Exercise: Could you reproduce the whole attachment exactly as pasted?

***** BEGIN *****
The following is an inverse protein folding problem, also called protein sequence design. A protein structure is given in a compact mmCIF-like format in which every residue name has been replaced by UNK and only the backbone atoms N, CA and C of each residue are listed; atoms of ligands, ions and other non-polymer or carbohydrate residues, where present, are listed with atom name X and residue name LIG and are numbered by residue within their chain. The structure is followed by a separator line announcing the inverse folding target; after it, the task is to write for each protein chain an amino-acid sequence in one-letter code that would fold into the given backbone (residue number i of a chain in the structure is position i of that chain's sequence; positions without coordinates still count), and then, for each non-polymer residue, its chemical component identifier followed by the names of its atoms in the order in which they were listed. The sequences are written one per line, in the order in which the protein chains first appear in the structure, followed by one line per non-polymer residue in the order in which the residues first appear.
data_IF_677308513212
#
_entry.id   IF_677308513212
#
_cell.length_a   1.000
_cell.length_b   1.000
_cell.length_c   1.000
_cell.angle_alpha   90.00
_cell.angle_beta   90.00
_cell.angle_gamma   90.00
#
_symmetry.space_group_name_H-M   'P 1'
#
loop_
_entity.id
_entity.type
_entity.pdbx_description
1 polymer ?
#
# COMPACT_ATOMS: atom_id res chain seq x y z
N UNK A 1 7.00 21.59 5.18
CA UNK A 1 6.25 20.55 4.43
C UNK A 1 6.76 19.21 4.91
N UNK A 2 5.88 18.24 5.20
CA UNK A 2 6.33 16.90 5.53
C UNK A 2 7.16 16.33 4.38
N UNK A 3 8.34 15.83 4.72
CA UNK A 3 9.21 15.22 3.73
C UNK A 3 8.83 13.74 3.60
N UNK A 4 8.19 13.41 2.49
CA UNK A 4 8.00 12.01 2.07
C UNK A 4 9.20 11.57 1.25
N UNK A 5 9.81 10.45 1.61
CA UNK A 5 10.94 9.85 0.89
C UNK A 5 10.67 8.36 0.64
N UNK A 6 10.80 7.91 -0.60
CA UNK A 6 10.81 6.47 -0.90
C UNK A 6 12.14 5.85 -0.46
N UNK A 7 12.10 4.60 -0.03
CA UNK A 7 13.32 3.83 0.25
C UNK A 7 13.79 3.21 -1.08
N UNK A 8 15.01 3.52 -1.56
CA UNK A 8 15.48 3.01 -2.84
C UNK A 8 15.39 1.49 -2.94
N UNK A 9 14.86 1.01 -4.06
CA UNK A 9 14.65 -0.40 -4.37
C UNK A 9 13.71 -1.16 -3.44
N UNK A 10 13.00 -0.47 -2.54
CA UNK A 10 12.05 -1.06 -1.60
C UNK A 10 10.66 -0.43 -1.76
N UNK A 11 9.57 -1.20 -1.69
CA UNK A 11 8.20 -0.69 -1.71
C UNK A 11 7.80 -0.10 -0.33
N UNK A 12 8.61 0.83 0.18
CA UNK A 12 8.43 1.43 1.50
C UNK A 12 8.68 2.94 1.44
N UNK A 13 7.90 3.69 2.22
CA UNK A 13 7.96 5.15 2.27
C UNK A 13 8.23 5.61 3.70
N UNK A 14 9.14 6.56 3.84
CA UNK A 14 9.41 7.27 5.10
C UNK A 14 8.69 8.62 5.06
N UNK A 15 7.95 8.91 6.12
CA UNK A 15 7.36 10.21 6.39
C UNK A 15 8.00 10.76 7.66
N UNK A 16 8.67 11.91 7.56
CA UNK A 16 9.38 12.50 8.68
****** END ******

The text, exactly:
The following is an inverse protein folding problem, also called protein sequence design. A protein structure is given in a compact mmCIF-like format in which every residue name has been replaced by UNK and only the backbone atoms N, CA and C of each residue are listed; atoms of ligands, ions and other non-polymer or carbohydrate residues, where present, are listed with atom name X and residue name LIG and are numbered by residue within their chain. The structure is followed by a separator line announcing the inverse folding target; after it, the task is to write for each protein chain an amino-acid sequence in one-letter code that would fold into the given backbone (residue number i of a chain in the structure is position i of that chain's sequence; positions without coordinates still count), and then, for each non-polymer residue, its chemical component identifier followed by the names of its atoms in the order in which they were listed. The sequences are written one per line, in the order in which the protein chains first appear in the structure, followed by one line per non-polymer residue in the order in which the residues first appear.
data_IF_677308513212
#
_entry.id   IF_677308513212
#
_cell.length_a   1.000
_cell.length_b   1.000
_cell.length_c   1.000
_cell.angle_alpha   90.00
_cell.angle_beta   90.00
_cell.angle_gamma   90.00
#
_symmetry.space_group_name_H-M   'P 1'
#
loop_
_entity.id
_entity.type
_entity.pdbx_description
1 polymer ?
#
# COMPACT_ATOMS: atom_id res chain seq x y z
N UNK A 1 7.00 21.59 5.18
CA UNK A 1 6.25 20.55 4.43
C UNK A 1 6.76 19.21 4.91
N UNK A 2 5.88 18.24 5.20
CA UNK A 2 6.33 16.90 5.53
C UNK A 2 7.16 16.33 4.38
N UNK A 3 8.34 15.83 4.72
CA UNK A 3 9.21 15.22 3.73
C UNK A 3 8.83 13.74 3.60
N UNK A 4 8.19 13.41 2.49
CA UNK A 4 8.00 12.01 2.07
C UNK A 4 9.20 11.57 1.25
N UNK A 5 9.81 10.45 1.61
CA UNK A 5 10.94 9.85 0.89
C UNK A 5 10.67 8.36 0.64
N UNK A 6 10.80 7.91 -0.60
CA UNK A 6 10.81 6.47 -0.90
C UNK A 6 12.14 5.85 -0.46
N UNK A 7 12.10 4.60 -0.03
CA UNK A 7 13.32 3.83 0.25
C UNK A 7 13.79 3.21 -1.08
N UNK A 8 15.01 3.52 -1.56
CA UNK A 8 15.48 3.01 -2.84
C UNK A 8 15.39 1.49 -2.94
N UNK A 9 14.86 1.01 -4.06
CA UNK A 9 14.65 -0.40 -4.37
C UNK A 9 13.71 -1.16 -3.44
N UNK A 10 13.00 -0.47 -2.54
CA UNK A 10 12.05 -1.06 -1.60
C UNK A 10 10.66 -0.43 -1.76
N UNK A 11 9.57 -1.20 -1.69
CA UNK A 11 8.20 -0.69 -1.71
C UNK A 11 7.80 -0.10 -0.33
N UNK A 12 8.61 0.83 0.18
CA UNK A 12 8.43 1.43 1.50
C UNK A 12 8.68 2.94 1.44
N UNK A 13 7.90 3.69 2.22
CA UNK A 13 7.96 5.15 2.27
C UNK A 13 8.23 5.61 3.70
N UNK A 14 9.14 6.56 3.84
CA UNK A 14 9.41 7.27 5.10
C UNK A 14 8.69 8.62 5.06
N UNK A 15 7.95 8.91 6.12
CA UNK A 15 7.36 10.21 6.39
C UNK A 15 8.00 10.76 7.66
N UNK A 16 8.67 11.91 7.56
CA UNK A 16 9.38 12.50 8.68